As someone who has lived and breathed BI over the last two decades, my attendance at this Monday's SQL Server 2008 R2 Launch Event
in Toronto was fueled by a mix of healthy skepticism and desire to better understand where Microsoft was on its quest to become a top tier BI vendor. For the last several years I have been deeply involved in the Cognos BI & SAP ecosystems, and back in 2003-2004 when I performed vendor comparisons across the prevalent BI Enterprise Offerings, Microsoft's SQL Server Reporting & Analysis Service offerings were quite limited and functionally immature. So what has changed in the last 5 or so years? Well, just about everything when it comes to Microsoft and competency around BI. As Shane Schick
wrote earlier this week in Business Intelligence that keeps on trucking
, Microsoft isn't the name that comes front to mind when the topic of Enterprise Business Intelligence toolsets come up.
Though I need to perform some deeper analysis and test drive some of their tools for myself, at first blush what I saw in yesterday's show conjured the perception of a highly robust and and tightly integrated suite of BI tools that addresses many of the shortcomings amongst the offers from traditional vendors like Oracle and IBM. Microsoft has appeared to have leveraged their strengths in the Office and Sharepoint spaces and, absent from the burden of having to worry about maintaining backward compatibility with legacy offerings, successfully leap frogged ahead of their slower moving, larger BI behemoths.
In fact, in the 2010 Gartner's Magic Quadrant For BI Platforms roundup
, Microsoft and Oracle were actually overall winners, securing positions in the much coveted leaders quadrant! IBM (which owns Cognos) and SAP (who owns Business Objects) now lag far behind in a market that, by all rights, they should lead. Both vendors struggle to battle integration challenges in an attempt to deliver a cohesive BI solution to its customers – but both are losing the battle badly. Customers are increasingly dissatisfied with their product offerings that have become increasingly more complicated (read: expensive) to licence, maintain and deliver BI solutions to the enterprise. In the past 12 months in particular, Microsoft has gained significant mind-share (if not market share as well) thanks to the ubiquity of its toolset offering – Excel, SQL Server and SharePoint server are a strong and compelling triad of tools, each of which play a critical role in the Microsoft BI ecosystem. With the launch of SQL Server 2008 R2 Releational Database, the final piece of the unified BI offering puzzle appears to be in place.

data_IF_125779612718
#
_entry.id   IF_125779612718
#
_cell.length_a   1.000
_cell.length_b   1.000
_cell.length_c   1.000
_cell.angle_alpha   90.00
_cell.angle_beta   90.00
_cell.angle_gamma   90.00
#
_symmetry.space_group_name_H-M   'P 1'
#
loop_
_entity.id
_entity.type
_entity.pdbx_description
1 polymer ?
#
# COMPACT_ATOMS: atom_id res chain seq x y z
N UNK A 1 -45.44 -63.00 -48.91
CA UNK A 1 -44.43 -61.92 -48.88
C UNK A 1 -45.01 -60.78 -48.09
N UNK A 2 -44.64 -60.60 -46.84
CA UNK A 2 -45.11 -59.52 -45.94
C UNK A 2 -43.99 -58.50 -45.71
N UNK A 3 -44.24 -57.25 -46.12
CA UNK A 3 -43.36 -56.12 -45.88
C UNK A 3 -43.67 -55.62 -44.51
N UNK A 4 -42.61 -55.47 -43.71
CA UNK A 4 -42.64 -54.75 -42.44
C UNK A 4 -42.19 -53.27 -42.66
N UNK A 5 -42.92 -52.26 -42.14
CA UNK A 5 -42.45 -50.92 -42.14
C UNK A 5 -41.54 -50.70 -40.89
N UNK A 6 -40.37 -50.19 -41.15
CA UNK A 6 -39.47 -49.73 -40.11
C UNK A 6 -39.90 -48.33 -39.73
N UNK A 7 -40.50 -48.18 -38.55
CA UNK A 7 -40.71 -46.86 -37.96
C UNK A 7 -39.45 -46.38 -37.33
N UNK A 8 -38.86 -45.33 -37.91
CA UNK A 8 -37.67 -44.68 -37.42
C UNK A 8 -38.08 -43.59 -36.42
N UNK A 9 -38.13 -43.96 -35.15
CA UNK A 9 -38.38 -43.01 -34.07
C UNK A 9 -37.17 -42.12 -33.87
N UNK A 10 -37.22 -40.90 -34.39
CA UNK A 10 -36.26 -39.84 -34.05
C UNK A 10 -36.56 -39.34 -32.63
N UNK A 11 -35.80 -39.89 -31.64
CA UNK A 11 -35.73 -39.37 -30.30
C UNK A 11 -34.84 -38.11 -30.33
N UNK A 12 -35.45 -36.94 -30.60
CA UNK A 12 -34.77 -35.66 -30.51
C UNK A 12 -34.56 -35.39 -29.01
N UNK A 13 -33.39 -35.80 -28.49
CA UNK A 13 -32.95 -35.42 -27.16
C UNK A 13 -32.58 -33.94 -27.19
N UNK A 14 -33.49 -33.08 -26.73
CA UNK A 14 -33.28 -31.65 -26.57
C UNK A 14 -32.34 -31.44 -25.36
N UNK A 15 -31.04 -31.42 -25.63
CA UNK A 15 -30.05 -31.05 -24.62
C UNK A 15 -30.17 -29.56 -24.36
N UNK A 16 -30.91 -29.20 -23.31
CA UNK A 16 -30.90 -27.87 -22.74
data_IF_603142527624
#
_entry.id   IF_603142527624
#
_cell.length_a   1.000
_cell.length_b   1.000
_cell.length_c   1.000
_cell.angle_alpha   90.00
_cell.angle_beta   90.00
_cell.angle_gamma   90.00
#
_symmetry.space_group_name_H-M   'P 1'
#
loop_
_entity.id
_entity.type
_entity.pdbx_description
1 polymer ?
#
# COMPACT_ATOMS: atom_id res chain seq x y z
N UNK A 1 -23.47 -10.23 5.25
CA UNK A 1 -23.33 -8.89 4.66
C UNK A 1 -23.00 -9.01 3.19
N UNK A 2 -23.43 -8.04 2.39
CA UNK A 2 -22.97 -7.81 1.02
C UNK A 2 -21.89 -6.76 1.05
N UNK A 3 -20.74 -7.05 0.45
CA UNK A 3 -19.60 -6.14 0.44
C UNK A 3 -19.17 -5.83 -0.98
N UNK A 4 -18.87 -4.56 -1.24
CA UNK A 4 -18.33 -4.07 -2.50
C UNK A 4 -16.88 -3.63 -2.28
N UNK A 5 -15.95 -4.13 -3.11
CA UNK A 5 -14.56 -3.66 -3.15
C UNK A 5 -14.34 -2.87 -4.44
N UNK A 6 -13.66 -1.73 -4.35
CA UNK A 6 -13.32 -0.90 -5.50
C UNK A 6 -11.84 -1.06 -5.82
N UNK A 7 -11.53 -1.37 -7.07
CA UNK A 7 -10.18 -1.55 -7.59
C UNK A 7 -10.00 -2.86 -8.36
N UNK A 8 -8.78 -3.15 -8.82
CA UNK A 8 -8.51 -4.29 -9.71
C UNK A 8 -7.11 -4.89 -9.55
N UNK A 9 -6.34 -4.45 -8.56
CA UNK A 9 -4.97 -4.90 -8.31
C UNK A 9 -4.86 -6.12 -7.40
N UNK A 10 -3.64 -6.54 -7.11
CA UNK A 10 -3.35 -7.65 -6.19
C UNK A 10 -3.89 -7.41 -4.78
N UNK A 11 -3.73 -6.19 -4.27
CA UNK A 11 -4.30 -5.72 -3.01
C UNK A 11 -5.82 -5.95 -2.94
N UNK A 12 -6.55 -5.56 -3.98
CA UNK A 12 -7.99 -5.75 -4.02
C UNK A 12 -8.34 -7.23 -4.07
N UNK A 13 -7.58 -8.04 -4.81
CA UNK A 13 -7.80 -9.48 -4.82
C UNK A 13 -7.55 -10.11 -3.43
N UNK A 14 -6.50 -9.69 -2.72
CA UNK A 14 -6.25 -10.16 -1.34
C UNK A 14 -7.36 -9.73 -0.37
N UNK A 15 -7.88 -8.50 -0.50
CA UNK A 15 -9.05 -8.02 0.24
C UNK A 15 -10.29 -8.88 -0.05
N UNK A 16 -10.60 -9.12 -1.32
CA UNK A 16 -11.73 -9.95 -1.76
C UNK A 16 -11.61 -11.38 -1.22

2010 Gartner Magic Quadrant For BI Platforms
BI has consistently ranked high on priority lists for CIO's & Technology leaders over that time and a Gartner survey shows that in 2010, Business Intelligence is still on that list, coming in at fifth place as a key technology enabler for the business
. This is good news for anyone involved in the Business Intelligence area – as I stated in an article I wrote last year called Paging Any BI Professionals – Please Come To The Service Desk – STAT!,
demand for BI professionals should continue to grow, as Forrester Research has also recently ranked Business Intelligence and Data Warehousing top technology priorities for CIO's. Being able to extract, integrate, analyze and gain insight from business information in a timely manner is in many cases further out of reach today than it was 10 years ago – a rather troubling statement given BI is a vital capability for all organizations. For those who lead the pack, it can often become a true competitive advantage.
In large part the blame for a lack of “acceptable BI” can be placed squarely on the organizational behaviours of the last decade – where priorities such as growth through acquisition, integration of heterogenous systems and the implementation of monstrously complex ERP environments often took a front seat to the less sexy priorities of Master Data Management
& establishing Business Intelligence centers of excellence. I can think back to the AS/400 midrange environments that were more prevalent in the 90's, at which time the synergy of Cognos Powerplay with environments where you knew exactly where your data was, what the operational definitions were meant a true realization of “a single version of the truth”. I don't recall hearing so much dissatisfaction with “reporting” back then. Heck, even the prevalent programming language on the AS/400 was called RPG – Report Program Generator
— because that's where many developers spent their time – creating screens and reports for users.
But I digress. Back to present day Business Intelligence – according to Gartner, the recession has definitely had an impact on BI platform growth. Back in 2008, growth was pegged at 20% while since 2009 and through to 2013, the BI platform's market compound annual growth rate (CAGR) is expected to be 6.3%. This is actually quite a healthy number when you consider that most organizations have already made significant investments in licences and infrastructure to support not just operational systems but reporting environments as well. Much of the growth and spending will be put towards projects and initiatives to capitalize on the information and efficiencies that remain trapped in business processes across the enterprise.
As I build out my virtualized environment in the Cardoso data centre (read: unfinished basement) and start putting my Microsoft Technet Subscription to good use, I will be providing some deeper dives into the world of Microsoft Business Intelligence. Thinking of doing some head-to-head comparisons between Cognos 8.4
and Microsoft BI
…that should be fun…stay tuned.
Have a great day and keep Making IT Work!